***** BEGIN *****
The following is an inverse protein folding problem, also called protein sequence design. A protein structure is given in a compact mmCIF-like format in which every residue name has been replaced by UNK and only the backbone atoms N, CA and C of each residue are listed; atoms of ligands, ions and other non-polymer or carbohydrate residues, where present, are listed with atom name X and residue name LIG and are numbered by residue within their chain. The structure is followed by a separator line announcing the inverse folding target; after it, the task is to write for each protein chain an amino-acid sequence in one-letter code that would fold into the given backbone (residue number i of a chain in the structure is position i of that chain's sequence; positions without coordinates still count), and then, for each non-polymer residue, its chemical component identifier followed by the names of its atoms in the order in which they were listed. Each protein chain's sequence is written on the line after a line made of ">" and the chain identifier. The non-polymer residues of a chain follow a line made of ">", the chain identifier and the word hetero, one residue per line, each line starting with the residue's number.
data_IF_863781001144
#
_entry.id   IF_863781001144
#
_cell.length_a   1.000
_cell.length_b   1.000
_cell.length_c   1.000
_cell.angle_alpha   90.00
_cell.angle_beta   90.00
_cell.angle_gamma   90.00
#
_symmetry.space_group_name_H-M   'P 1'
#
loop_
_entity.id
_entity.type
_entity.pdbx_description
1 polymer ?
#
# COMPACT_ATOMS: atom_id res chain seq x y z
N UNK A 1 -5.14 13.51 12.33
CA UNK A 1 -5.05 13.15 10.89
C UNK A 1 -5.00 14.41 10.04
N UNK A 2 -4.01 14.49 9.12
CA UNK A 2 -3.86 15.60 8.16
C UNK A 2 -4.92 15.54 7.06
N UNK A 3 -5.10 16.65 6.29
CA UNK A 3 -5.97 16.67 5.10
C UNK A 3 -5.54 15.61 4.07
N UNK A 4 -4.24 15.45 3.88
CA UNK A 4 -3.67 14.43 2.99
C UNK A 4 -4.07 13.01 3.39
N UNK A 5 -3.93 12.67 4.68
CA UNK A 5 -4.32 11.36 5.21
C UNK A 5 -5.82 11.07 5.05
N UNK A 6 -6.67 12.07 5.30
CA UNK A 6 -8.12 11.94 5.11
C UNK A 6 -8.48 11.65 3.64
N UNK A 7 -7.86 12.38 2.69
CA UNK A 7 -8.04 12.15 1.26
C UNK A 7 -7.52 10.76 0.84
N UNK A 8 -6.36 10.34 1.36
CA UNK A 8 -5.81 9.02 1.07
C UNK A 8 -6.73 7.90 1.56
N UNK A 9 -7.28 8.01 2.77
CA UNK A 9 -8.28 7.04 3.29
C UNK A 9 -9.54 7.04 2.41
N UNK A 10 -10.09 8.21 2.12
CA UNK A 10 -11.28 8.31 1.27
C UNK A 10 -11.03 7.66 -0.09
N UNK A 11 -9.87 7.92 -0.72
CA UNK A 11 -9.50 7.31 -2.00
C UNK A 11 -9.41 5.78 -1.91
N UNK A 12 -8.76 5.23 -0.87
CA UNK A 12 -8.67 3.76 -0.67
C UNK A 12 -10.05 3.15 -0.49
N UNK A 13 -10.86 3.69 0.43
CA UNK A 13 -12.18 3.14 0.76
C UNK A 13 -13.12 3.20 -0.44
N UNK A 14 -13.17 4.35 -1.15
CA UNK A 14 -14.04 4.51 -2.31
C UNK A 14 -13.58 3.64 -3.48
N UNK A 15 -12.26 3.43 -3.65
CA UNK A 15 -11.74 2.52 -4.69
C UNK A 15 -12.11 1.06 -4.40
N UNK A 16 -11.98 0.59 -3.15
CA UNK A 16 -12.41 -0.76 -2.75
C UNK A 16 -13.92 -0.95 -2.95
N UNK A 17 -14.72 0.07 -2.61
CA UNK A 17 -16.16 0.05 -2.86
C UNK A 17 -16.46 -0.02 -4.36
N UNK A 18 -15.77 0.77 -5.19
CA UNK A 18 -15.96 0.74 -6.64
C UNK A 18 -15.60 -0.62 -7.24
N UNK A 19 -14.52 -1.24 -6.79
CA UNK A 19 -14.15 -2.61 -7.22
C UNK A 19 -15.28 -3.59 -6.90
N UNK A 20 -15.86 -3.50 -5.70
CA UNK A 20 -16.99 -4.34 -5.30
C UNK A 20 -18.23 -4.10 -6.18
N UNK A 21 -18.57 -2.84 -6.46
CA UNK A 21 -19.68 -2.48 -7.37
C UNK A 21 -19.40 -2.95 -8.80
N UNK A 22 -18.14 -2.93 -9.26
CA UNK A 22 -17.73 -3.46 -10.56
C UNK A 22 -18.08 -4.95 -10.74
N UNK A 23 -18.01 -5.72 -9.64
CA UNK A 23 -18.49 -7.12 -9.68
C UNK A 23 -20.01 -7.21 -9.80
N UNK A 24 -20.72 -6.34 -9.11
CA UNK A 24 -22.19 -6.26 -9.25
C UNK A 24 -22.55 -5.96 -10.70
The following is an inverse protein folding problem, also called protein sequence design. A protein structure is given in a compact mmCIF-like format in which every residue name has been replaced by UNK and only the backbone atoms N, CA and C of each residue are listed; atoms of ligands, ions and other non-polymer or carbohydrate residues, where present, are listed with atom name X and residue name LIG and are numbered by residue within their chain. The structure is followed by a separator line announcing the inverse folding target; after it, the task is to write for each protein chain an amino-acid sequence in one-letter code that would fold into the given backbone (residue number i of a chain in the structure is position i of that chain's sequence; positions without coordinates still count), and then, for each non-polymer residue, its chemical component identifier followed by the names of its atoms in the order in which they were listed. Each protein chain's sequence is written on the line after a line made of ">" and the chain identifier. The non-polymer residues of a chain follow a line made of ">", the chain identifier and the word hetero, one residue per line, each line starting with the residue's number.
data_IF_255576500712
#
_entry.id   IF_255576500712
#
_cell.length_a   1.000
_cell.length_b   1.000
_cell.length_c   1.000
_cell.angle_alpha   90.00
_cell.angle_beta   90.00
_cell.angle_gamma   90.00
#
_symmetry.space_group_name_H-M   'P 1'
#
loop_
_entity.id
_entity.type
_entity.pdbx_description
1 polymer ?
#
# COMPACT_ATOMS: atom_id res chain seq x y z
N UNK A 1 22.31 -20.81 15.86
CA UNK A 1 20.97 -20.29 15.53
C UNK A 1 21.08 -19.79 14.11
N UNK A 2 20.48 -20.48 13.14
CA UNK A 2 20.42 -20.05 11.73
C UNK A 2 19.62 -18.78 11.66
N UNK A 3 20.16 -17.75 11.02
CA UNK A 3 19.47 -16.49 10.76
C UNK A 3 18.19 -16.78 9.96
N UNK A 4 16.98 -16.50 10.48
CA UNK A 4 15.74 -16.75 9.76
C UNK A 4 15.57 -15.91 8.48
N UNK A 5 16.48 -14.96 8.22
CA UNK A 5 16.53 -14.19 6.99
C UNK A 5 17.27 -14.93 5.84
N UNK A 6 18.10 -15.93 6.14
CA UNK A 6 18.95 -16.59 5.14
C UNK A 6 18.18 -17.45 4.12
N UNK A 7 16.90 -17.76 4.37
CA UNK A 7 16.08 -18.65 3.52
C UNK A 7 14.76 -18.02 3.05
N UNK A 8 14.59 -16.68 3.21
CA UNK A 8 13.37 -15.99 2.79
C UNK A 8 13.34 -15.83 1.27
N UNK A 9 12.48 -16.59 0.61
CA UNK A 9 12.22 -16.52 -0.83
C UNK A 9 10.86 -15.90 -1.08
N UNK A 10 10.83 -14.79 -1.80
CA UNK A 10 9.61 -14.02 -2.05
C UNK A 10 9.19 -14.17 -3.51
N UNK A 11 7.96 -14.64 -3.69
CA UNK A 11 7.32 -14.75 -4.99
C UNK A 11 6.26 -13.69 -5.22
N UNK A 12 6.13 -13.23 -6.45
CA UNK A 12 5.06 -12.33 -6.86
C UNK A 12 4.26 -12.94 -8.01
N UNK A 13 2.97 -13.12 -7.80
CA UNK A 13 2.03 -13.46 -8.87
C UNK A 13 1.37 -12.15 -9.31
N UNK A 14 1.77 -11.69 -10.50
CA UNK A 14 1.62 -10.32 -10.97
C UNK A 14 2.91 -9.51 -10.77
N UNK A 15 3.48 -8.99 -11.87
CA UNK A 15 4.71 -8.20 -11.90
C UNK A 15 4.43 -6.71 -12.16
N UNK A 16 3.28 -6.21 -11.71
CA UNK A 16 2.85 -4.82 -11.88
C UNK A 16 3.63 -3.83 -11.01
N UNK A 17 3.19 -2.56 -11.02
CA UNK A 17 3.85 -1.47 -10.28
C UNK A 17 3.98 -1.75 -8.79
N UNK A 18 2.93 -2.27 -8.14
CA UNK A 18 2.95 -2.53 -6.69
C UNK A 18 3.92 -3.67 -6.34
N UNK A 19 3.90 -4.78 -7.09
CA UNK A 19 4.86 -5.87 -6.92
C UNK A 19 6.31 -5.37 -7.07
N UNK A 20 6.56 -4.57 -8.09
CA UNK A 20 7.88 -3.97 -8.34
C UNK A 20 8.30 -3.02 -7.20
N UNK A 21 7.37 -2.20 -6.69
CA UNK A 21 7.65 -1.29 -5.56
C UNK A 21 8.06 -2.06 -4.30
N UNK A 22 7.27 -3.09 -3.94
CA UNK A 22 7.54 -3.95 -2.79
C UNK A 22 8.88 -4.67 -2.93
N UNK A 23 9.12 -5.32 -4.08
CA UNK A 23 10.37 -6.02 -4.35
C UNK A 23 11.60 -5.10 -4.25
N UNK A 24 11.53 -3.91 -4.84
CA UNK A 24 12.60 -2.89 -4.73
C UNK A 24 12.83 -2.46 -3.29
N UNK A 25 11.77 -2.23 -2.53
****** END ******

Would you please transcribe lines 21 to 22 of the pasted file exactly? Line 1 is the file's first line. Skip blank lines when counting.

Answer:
# COMPACT_ATOMS: atom_id res chain seq x y z
N UNK A 1 -5.14 13.51 12.33